Greetings Mr. Reynolds,
First of all, I would like to thank you most graciously for your well thought out and very relevant reply. I appreciate the time you took to consider my statements.
I agree with much of what you say. However, when it comes to the question of sin, it would seem that our understanding remains radically different. Therefore, I believe it is important to reach at the heart of what separates us here.
Saint Augustine wrestled hard with the question of sin and evil, trying to put aside the teachings of the Manichaeans in order to understand the Catholic faith. He said famously, “I sought from whence evil came and I could not find the answer.”
What he finally realized, is that sin or evil is not anything of substance. In another manner of speaking, it has no existence. Rather, evil is a privation of substance. Darkness is not a force or particle, but the absence of light.
The Evangelical Protestant answer to this question sets up an unacceptable dualism. Evangelicals propose that human nature is an evil THING which produces the evil within man. In proposing such a solution, they give evil the characteristics of a created thing.
I am thus forced to ask my Evangelical friend, where did this nature come from? Nature is something created. The entire universe is nature governed by laws, what we call natural law. Everything functions according to a divine order established by the LORD at Creation.
When man walked in the garden, he had a man’s nature. Surely you agree that human nature was good, since God examined everything and declared that it was very good. The Evangelical seems to be proposing that human nature became something radically different. A good nature became an evil nature. However, if that nature was altered in such a tremendous fashion, wouldn’t it be an entirely different nature? Again, where does the sinful nature come from?
The Catholic philosopher answers this question with the concept of ‘fomas peccati’ and the law of sin spoken of by the Apostle. When Adam loses faith in God, the vitality of his nature is broken, the original justice of man is lost. Man is punished with concupiscence (the desire for sin).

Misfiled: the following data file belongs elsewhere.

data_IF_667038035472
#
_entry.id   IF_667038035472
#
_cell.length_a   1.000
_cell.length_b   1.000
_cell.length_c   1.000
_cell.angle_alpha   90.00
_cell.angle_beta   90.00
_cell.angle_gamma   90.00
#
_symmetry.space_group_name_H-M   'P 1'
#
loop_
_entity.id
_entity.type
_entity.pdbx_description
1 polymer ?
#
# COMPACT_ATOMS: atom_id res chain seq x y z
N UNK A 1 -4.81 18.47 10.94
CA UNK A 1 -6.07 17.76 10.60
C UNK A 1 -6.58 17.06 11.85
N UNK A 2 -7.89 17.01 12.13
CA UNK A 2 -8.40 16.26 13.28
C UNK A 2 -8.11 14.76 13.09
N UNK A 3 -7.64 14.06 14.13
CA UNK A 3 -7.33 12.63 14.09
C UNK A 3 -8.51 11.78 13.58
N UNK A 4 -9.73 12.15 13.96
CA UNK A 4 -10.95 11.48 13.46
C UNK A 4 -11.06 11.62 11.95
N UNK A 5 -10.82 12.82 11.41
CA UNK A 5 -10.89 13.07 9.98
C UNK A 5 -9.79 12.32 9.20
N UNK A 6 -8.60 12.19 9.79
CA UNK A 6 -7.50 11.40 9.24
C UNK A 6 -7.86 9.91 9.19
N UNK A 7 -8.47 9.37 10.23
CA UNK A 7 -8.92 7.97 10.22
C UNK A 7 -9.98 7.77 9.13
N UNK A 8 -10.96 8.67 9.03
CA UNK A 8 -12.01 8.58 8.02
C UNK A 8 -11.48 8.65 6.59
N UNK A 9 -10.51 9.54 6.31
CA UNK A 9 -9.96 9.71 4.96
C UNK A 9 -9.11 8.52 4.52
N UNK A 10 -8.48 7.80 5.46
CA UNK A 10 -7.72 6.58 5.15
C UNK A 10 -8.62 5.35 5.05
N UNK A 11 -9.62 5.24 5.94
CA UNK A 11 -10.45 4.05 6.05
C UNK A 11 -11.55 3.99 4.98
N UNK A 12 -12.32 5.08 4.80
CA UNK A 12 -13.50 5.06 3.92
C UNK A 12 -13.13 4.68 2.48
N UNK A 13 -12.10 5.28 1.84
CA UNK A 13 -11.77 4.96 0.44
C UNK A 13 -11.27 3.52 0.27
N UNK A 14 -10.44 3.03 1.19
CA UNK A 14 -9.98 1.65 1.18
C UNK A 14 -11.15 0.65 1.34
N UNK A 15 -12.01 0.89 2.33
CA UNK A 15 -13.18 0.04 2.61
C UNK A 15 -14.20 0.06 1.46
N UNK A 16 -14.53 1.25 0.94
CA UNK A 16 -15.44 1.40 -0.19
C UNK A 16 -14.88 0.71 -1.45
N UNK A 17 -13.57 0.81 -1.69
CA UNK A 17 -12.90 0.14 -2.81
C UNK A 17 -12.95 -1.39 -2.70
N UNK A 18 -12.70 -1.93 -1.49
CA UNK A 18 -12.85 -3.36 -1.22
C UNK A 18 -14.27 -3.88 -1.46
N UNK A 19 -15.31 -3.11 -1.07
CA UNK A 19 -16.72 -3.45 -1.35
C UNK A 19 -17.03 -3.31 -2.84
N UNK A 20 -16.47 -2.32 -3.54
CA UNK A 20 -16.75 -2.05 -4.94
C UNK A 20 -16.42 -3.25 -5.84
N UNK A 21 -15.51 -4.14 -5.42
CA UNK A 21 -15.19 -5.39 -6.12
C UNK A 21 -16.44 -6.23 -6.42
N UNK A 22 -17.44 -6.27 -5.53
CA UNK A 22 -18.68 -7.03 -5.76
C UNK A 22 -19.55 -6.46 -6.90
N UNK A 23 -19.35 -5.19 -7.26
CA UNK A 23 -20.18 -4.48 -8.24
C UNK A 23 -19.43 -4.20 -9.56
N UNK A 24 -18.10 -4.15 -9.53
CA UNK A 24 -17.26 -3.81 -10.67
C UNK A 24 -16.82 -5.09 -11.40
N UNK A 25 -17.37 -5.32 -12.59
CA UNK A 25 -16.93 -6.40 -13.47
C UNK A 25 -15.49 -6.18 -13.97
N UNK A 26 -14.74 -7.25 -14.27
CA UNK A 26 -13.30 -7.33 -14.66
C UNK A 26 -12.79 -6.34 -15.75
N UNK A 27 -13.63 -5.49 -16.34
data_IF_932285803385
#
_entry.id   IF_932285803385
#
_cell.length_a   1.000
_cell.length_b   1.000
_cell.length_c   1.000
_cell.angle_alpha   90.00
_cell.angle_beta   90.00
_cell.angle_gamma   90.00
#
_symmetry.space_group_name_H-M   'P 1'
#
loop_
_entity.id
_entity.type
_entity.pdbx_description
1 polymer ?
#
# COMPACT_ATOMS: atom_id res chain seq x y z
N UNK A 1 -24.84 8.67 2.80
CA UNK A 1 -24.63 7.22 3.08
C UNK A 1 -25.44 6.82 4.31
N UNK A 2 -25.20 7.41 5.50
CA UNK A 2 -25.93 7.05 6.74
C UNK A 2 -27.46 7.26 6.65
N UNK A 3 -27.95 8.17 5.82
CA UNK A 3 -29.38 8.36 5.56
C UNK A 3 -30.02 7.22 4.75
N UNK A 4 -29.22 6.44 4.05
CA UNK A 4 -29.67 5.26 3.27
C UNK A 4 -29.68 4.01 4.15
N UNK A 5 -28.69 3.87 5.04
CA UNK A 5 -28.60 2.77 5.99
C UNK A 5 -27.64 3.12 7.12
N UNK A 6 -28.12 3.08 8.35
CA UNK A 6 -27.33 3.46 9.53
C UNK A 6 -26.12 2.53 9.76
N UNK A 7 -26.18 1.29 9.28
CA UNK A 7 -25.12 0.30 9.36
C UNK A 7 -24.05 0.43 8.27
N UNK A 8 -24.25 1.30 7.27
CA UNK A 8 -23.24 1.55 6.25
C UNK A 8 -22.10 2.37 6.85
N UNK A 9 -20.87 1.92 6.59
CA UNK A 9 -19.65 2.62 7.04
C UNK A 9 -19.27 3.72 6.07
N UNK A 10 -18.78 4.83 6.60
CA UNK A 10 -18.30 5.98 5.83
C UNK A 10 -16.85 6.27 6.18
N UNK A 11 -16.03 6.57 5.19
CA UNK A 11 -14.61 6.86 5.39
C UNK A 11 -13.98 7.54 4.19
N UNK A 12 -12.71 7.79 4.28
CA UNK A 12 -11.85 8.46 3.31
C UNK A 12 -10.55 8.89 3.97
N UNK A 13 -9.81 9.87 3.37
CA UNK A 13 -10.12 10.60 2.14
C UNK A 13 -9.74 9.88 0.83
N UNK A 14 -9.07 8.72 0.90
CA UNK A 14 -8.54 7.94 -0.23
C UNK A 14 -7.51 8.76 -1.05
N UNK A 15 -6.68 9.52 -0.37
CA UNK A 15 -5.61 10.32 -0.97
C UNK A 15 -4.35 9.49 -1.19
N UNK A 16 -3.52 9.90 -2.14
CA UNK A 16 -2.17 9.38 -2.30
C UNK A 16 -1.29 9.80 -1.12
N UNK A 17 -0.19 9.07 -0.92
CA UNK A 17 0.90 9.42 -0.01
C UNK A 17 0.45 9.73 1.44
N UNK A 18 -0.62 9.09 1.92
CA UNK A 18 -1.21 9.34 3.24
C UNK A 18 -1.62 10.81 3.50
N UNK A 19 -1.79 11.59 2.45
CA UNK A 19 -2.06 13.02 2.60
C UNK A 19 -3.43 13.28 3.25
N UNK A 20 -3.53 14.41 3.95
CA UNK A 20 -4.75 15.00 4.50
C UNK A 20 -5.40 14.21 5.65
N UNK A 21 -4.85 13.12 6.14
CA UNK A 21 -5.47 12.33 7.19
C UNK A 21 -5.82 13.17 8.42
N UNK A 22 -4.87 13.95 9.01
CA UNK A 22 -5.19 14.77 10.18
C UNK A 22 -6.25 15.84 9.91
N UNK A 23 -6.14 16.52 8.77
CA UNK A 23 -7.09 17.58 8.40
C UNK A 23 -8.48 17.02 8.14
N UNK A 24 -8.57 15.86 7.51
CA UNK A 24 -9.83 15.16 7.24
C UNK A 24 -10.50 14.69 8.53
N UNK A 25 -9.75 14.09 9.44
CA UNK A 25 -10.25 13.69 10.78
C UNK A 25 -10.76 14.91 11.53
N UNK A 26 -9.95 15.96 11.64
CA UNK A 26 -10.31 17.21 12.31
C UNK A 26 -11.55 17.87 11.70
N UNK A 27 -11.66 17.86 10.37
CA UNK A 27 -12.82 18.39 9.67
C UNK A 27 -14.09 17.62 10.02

Thus, we might compare man to one who is imprisoned. We understand the law of sin to be a force (a nature) which shackles man in an unnatural state.
Where does this nature come from? The sin nature, understood by Catholics, is the natural law as it pertains to beasts. In other words, it is human nature to exercise the faculty of reason, but the animal nature to be overcome by impulse, passion, and desire. This is why I’ve harped on the idea of sin as being opposed to reason. When man sins, he abandons proper use of the rational faculties God endowed him with. That is the law of sin and the ‘fomas peccati’. All men are held down by the flesh.
Perhaps the best example of this is found in sexuality. We are in a society which glorifies fornication. Men drool like animals when they turn on the television set and see any number of sinful things. Sexual satisfaction is seen as a major priority. The various things which this entails go without saying.
Is this a rational desire of man, or an impulse and instinct? I think you would be hard pressed to prove that sinful desires (such as fornication) are born out of a rational inclination. Rather, we have at work the desire to gratify impulses.
The Evangelical understands being ‘born again’ as a change in human nature, or perhaps abandoning human nature entirely.
I would explain our understanding by returning to the idea of an imprisoned man. When the shackles are cut and the man steps outside of the prison walls, he is quite truly a new man. Natures are not being swapped, but the force of evil and imprisonment is being abandoned. It is a question of freedom as opposed to slavery.
I have a feeling further dialogue will be needed on this topic and I appreciate your on going participation. I do think genuine progress has been made in this debate and again I thank you. An in-depth look at a number of Scriptures is probably in order.